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Re: Creating a Boxwood Forest
« Reply #10 on: September 15, 2009, 05:48 AM »
You had some great material to work with. Have you had these trees long?
 

johng

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Re: Creating a Boxwood Forest
« Reply #11 on: September 15, 2009, 07:47 AM »
Thanks again guys...  Jeff...I found these trees in a nursery 2 summers ago...I suspect they were in the same containers for 10 years or more prior to that.

John
 

AJ

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Re: Creating a Boxwood Forest
« Reply #12 on: September 30, 2009, 10:51 PM »
Hey John,

Thanks for posting these pictures and video. I like this planting. The upper third of it looks stiff and coarse right now, but I understand that this area is where the most growing and refinement is yet to come. The lower two thirds, the more developed part of the plant material, is very appealing to me. The trunks look old and strong, but I particularly like the upward growth habit of the branching, which is true to the way I see trees growing in the forest. I like the arrangement, too. The photos give a great example of why it is desirable to have an established viewing "front" in bonsai. The compositional superiority of the front view as compared to the back is easy to see in this case. That's a compliment to your work as the designer. Now all it needs is about 5 years of refinement work with the canopy, and a decent pot, and you're good to go!

I'm really looking forward to our upcoming demonstration at the Expo. See you soon.

AJ
 

johng

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Re: Creating a Boxwood Forest
« Reply #13 on: October 01, 2009, 12:14 PM »
Thanks Arthur:)  I appreciate that you took the time to look and reply to my post.  I should take and post a current picture...the top 1/3, still has a long way to go, but the new growth spurred by the repotting of these trees has helped fill it in already. 

Admittedly I am one of those that fell into the trap of styling everything with descending branches.  When I saw these tree originally I was excited about the opportunity to create something that breaks that mold.  I spent some time recently looking hard at the current branch structure trying to determine how to continue their development in an aesthetically pleasing manner.  As more ramification occurs I will be thinning some the branches to remove crossing branches and some that sprout from the awkwardly.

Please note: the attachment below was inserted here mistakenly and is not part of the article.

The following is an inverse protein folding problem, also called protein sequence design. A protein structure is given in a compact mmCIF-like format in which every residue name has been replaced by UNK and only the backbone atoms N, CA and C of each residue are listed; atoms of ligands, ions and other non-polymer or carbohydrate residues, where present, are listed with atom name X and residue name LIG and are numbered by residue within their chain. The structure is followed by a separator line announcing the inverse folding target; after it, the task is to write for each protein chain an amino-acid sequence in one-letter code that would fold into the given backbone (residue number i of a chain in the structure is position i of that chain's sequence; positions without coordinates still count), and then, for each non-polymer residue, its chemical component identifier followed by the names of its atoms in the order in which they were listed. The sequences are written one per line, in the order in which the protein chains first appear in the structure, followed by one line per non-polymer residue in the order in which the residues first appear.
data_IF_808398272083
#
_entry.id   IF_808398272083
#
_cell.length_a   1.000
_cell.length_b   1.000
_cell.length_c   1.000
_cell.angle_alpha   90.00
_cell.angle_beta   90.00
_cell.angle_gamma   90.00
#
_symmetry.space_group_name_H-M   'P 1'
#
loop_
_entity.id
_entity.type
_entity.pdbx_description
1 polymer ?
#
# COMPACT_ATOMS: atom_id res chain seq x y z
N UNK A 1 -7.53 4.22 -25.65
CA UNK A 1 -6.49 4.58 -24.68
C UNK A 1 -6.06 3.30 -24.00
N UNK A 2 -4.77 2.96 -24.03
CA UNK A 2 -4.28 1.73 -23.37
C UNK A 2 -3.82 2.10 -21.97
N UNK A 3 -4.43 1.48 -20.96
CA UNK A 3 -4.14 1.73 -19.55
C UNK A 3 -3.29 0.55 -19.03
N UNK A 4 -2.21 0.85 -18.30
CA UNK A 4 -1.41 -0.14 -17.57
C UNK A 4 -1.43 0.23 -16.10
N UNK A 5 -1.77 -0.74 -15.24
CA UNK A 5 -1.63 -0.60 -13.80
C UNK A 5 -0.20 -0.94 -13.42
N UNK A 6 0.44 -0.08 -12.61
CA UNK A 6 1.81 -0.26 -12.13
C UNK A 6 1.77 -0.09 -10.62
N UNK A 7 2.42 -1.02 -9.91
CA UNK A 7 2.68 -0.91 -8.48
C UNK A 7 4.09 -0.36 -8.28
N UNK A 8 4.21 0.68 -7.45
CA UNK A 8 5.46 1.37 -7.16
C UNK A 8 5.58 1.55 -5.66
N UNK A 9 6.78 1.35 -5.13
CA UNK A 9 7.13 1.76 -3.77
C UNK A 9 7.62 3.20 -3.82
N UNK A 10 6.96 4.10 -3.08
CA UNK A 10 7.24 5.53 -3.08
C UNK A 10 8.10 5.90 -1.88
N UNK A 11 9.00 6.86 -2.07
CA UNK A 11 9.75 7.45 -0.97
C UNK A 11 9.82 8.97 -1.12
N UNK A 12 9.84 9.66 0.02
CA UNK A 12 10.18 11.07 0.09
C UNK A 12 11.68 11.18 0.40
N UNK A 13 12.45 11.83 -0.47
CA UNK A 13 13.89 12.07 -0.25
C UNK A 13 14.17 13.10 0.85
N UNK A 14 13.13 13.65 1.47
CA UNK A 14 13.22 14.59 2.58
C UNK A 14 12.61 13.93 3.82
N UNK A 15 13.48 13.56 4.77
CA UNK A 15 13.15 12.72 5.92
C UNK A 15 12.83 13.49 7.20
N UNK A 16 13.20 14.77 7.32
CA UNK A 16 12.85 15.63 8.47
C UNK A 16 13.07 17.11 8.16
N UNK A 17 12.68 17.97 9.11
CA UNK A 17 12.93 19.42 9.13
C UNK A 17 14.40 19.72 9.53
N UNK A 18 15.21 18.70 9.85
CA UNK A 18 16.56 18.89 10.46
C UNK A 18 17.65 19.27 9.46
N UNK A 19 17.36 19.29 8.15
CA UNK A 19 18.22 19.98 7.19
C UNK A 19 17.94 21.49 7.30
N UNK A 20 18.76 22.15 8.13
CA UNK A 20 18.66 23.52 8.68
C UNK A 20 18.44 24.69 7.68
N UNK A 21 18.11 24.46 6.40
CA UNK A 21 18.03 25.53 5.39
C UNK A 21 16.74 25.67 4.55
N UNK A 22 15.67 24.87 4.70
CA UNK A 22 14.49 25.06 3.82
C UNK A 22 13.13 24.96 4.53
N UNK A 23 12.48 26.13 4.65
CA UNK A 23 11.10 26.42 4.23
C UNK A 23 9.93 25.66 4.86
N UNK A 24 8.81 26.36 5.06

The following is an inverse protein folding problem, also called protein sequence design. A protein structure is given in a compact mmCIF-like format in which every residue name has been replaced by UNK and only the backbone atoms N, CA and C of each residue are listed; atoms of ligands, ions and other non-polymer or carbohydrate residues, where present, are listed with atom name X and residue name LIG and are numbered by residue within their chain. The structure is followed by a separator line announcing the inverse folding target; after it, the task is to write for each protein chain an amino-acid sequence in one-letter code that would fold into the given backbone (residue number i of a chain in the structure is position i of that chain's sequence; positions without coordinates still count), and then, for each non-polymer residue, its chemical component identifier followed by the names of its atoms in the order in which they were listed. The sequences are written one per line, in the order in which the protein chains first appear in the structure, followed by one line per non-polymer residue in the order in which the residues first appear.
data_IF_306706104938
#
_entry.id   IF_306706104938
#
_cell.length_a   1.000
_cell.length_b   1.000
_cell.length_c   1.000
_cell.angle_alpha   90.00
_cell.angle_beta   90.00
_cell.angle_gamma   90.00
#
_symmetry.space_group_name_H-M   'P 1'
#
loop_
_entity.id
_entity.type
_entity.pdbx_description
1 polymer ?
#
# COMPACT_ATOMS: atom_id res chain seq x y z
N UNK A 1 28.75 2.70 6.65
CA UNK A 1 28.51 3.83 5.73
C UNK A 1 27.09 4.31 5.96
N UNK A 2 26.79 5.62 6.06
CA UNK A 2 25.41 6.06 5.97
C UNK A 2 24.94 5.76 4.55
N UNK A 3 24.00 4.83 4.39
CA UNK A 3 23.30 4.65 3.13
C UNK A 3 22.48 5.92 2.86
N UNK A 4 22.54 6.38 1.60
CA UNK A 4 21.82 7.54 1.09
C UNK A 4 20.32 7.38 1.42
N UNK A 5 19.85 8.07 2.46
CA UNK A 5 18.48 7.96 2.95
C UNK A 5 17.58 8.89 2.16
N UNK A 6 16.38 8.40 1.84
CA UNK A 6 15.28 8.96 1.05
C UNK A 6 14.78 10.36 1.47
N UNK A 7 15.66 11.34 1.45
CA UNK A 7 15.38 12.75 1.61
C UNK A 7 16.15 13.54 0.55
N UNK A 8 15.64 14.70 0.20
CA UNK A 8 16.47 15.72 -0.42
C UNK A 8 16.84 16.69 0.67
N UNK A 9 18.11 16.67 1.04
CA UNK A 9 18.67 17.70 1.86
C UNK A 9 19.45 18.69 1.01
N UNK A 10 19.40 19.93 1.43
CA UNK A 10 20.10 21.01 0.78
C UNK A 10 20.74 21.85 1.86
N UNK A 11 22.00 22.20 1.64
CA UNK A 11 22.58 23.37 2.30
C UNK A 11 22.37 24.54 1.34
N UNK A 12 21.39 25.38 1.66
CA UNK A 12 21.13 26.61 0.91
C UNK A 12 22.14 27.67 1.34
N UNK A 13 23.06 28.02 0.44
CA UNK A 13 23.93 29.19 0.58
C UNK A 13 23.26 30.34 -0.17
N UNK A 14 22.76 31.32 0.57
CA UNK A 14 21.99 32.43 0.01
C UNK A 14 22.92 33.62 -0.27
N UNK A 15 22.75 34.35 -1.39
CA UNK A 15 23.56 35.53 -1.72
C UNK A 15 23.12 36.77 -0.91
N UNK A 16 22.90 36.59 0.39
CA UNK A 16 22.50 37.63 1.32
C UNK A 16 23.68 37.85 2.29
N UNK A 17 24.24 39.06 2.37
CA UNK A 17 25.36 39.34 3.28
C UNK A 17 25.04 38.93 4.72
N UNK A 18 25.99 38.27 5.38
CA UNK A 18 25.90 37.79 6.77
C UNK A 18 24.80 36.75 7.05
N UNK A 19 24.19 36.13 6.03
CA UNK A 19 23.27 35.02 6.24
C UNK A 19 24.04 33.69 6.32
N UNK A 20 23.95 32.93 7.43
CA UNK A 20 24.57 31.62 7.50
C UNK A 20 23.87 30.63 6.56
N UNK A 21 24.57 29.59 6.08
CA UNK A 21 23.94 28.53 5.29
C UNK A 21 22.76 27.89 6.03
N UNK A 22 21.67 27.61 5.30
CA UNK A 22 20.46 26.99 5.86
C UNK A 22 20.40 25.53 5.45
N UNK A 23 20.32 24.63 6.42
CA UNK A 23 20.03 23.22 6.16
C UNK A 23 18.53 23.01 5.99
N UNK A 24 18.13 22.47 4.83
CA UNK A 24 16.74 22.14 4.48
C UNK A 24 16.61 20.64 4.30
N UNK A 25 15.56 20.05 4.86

I am also very much looking forward to the whole EXPO weekend!

John
 

AJ

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Re: Creating a Boxwood Forest
« Reply #14 on: October 01, 2009, 11:01 PM »
John,

I'd like to see how the development of the canopy is doing, if you get a chance to post a picture or two. My personal experience with boxwoods is that they're strong growers but it seems to take awhile to overcome their somewhat coarse and stiff growth habit. But that's just how it goes for me; other people seem to like working with them.

On the subject of training branches to grow downward - you used the term "trap", and I know where you're coming from. When you think about it, most all of us who grow bonsai learned the same stuff when we were starting out. Training the branches to grow downward is a standard part of that conventional teaching. The usual justification for it, that the descending branches give the impression of an old tree, is only partially true, at best. Anyone who has the opportunity to observe mature trees in nature, and takes the time to actually study them, will find that very few trees conform to that idea. Perhaps some of the lower branches descend (more often they're horizontal), but moving upwards toward the apex the branches typically have an ascending habit. And in a forest or grove environment, where the trees grow in close proximity to one another, the great majority of branches ascend and lower branching is often absent. There are exceptions, of course, and different species will have their own distinct traits. Tuliptrees grow differently than Live Oaks, and neither of them looks at all like a Red Spruce. I'm not certain what percentage of bonsai growers ever get to the point where they start actively studying the way trees in nature grow and trying to incorporate some of that knowledge into shaping their bonsai. It is not such an easy thing to do well! It seems that for most, it is satisfying enough to stay with the conventional approach of training their tree to look the way a bonsai is "supposed" to look.

AJ